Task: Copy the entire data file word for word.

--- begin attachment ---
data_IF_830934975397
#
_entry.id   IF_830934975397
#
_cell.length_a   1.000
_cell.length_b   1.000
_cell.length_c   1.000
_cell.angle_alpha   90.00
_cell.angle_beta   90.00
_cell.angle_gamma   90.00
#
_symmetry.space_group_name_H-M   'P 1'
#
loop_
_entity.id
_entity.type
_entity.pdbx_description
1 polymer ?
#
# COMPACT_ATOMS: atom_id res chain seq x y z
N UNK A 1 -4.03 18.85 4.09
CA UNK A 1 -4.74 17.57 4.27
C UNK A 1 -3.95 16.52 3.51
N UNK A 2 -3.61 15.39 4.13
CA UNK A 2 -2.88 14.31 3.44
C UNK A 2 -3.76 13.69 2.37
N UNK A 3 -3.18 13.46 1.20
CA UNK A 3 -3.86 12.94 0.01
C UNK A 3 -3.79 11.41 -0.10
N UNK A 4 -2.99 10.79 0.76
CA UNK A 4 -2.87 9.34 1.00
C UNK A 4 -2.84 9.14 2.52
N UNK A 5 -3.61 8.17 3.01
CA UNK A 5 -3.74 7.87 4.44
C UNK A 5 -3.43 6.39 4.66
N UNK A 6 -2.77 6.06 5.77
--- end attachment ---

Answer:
data_IF_830934975397
#
_entry.id   IF_830934975397
#
_cell.length_a   1.000
_cell.length_b   1.000
_cell.length_c   1.000
_cell.angle_alpha   90.00
_cell.angle_beta   90.00
_cell.angle_gamma   90.00
#
_symmetry.space_group_name_H-M   'P 1'
#
loop_
_entity.id
_entity.type
_entity.pdbx_description
1 polymer ?
#
# COMPACT_ATOMS: atom_id res chain seq x y z
N UNK A 1 -4.03 18.85 4.09
CA UNK A 1 -4.74 17.57 4.27
C UNK A 1 -3.95 16.52 3.51
N UNK A 2 -3.61 15.39 4.13
CA UNK A 2 -2.88 14.31 3.44
C UNK A 2 -3.76 13.69 2.37
N UNK A 3 -3.18 13.46 1.20
CA UNK A 3 -3.86 12.94 0.01
C UNK A 3 -3.79 11.41 -0.10
N UNK A 4 -2.99 10.79 0.76
CA UNK A 4 -2.87 9.34 1.00
C UNK A 4 -2.84 9.14 2.52
N UNK A 5 -3.61 8.17 3.01
CA UNK A 5 -3.74 7.87 4.44
C UNK A 5 -3.43 6.39 4.66
N UNK A 6 -2.77 6.06 5.77